The MoCA isn’t the same level of cognitive testing the medical experts I spoke to would like to see Biden do, but it could serve as an initial screening tool for cognitive decline. For Trump, this might be considered either a screening test or a baseline to understand how his cognition might be changing. It’s not clear that Biden has ever had such a baseline examination for comparison.

An ‘episode’ or a ‘condition’?

To be clear, there are aspects of aging that can be beneficial to the job of the presidency. Older people may “have something called crystalized intelligence, which is the accumulated wisdom associated with the passage of time,” according to Jay Olshansky, professor at the School of Public Health at the University of Illinois-Chicago. This is our knowledge that comes from learning and experiences.

U.S. President Joe Biden speaks during a briefing from federal officials on extreme weather at the D.C. Emergency Operations Center in Washington, U.S., July 2, 2024.

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On the other hand, there are definitely aspects of cognition that decline as we age — especially fluid abilities like processing speed, attention span and memory. This is normal and expected and doesn’t necessarily stand in the way of someone’s ability to do their job. But for a minority of us, that decline is steeper and can lead to dementia. Think of this as the difference between forgetting where you put your keys and not understanding what your keys are for.

Still, determining a diagnosis of dementia is not as straightforward as many believe, and there are many other things that could account for the clinical observations I described above. A poor night’s sleep or low blood sugar can have an impact. A viral illness or the medications used to treat those symptoms can result in temporary brain fog.

Biden and his aides have said it was a “bad night.” The White House press team said Biden had a cold but did not take any medications to treat symptoms. After the debate, Jean-Pierre added that he had jet lag following overseas travel earlier in the month and worked late doing his presidential duties as well as preparing for the debate. According to three sources briefed on these comments, Biden told Democratic governors during a meeting at the White House on Wednesday that he will stop scheduling events after 8 p.m. so he can get more sleep. The debate started at 9 p.m. Eastern.

“It’s a legitimate question” whether Biden’s debate performance was an “episode” or a “condition,” former House Speaker Nancy Pelosi said during an MSNBC interview Tuesday.

That is precisely why detailed testing is important. It can help determine whether there is a simpler explanation for the symptoms displayed or if there is something more concerning. As a doctor, I would want to understand the possibility of underlying dementia because, over the past several years, we have learned that there are medical treatments and lifestyle changes that can delay and, in some cases, even reverse the symptoms of the disease. These are hopeful days when it comes to dementia, and early diagnosis and treatment is better than it has ever been.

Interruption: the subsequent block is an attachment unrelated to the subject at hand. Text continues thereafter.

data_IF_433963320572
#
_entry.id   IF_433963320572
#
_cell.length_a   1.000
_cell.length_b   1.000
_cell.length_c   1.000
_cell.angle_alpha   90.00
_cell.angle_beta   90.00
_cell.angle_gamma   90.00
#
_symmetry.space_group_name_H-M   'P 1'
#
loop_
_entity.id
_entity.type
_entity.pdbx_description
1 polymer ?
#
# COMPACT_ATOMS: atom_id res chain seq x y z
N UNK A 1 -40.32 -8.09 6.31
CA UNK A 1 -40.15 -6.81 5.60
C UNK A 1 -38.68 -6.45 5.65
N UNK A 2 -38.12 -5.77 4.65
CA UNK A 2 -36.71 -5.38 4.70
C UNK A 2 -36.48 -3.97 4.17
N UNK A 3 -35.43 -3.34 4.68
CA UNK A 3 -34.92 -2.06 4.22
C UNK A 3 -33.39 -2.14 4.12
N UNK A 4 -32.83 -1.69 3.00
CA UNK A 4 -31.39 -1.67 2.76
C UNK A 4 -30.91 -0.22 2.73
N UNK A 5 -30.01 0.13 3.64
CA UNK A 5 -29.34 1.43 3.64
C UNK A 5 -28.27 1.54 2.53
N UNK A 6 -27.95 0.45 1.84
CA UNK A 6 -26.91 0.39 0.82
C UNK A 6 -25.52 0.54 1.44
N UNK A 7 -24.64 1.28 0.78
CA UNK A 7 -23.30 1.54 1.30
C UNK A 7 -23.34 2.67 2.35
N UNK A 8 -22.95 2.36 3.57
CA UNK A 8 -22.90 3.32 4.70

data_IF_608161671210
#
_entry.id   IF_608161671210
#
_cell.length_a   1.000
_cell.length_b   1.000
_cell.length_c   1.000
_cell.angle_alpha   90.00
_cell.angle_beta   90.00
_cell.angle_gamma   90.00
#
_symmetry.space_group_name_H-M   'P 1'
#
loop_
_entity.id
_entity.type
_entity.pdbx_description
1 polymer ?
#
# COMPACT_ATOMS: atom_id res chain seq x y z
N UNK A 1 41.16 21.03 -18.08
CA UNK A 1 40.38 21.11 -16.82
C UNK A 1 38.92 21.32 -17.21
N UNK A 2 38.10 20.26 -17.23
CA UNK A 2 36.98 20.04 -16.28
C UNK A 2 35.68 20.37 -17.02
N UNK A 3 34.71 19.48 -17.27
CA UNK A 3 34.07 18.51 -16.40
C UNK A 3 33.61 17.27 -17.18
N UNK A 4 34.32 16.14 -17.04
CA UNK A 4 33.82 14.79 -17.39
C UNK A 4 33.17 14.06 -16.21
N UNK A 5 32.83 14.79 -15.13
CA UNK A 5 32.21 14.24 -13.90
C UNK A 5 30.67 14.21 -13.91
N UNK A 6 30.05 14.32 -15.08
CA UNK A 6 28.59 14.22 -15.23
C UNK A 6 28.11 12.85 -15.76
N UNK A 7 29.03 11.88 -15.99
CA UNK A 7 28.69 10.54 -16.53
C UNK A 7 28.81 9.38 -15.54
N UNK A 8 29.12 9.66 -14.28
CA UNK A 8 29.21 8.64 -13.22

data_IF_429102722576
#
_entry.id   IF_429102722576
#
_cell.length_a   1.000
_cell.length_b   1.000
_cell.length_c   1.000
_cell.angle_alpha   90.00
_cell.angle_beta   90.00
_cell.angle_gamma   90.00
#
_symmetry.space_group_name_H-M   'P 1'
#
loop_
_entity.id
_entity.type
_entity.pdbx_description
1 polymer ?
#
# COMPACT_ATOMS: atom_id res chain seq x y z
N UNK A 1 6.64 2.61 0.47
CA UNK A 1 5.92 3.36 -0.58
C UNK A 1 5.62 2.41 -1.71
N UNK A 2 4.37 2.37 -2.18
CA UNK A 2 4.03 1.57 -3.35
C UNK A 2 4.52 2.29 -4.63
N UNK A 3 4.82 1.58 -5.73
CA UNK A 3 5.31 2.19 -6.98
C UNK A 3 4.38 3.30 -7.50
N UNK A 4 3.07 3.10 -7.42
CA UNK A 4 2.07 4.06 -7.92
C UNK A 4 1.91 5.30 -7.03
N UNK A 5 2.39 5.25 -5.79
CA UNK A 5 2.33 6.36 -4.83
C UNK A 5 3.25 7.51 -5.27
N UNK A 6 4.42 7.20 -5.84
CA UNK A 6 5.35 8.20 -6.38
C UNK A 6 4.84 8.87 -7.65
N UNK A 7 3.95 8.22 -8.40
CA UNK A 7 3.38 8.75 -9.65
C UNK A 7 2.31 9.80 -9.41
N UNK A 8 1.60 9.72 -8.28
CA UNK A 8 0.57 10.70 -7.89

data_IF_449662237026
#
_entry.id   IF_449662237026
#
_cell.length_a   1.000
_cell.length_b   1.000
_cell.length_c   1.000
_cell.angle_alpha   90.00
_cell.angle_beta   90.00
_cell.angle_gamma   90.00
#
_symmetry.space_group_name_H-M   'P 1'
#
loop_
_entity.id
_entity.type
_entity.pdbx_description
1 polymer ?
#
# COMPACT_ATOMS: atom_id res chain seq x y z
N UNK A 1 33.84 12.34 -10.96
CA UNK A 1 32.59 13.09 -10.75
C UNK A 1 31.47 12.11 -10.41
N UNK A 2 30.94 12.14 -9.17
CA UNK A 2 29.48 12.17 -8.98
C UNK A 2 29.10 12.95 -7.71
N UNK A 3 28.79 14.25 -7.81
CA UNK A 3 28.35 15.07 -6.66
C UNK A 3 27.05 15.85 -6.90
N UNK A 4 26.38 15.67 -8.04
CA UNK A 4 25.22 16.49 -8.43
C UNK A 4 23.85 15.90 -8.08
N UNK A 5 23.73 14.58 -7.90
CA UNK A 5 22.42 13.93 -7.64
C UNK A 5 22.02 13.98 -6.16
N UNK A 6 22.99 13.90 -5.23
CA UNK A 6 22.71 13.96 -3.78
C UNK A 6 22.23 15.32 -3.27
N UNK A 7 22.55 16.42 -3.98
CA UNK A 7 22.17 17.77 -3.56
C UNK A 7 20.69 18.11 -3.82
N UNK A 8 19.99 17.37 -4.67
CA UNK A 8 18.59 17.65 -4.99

Seeking answers

With an election looming in November, we don’t have answers about Biden.

The White House has rejected requests from the press to release more medical records and question Biden’s physician, Dr. Kevin O’Connor. Biden’s press secretary said O’Connor watched the debate and had no concerns afterward.

Elected officials, like anyone else, are entitled to some level of privacy, and under federal health-care laws, there is no ability for someone to obtain personal medical information on an individual unless authorized, even the president. There is also no requirement for the president or candidates to disclose that information. Most do not. In fact, in the 23 years I have been reporting on these topics, only Sen. John McCain — one of the oldest presidential candidates in US history — shared all of his records with me and the American public.

In a screengrab taken from a video, CNN Chief Medical Correspondent Dr. Sanjay Gupta, left, reviews the medical records of Sen. John McCain in 2008, when he was running for president.

In a screengrab taken from a video, CNN Chief Medical Correspondent Dr. Sanjay Gupta, left, reviews the medical records of Sen. John McCain in 2008, when he was running for president. Pool

We often hear that observing a candidate on the campaign trail is the best assessment of the individual’s physical and cognitive health. Back in 2020, Biden said he was “constantly tested” by the work of running for president. “All you’ve got to do is watch me,” he said then.

The country is watching now, and that assessment gives cause for concern — and a need for transparent testing.

Source : The CNN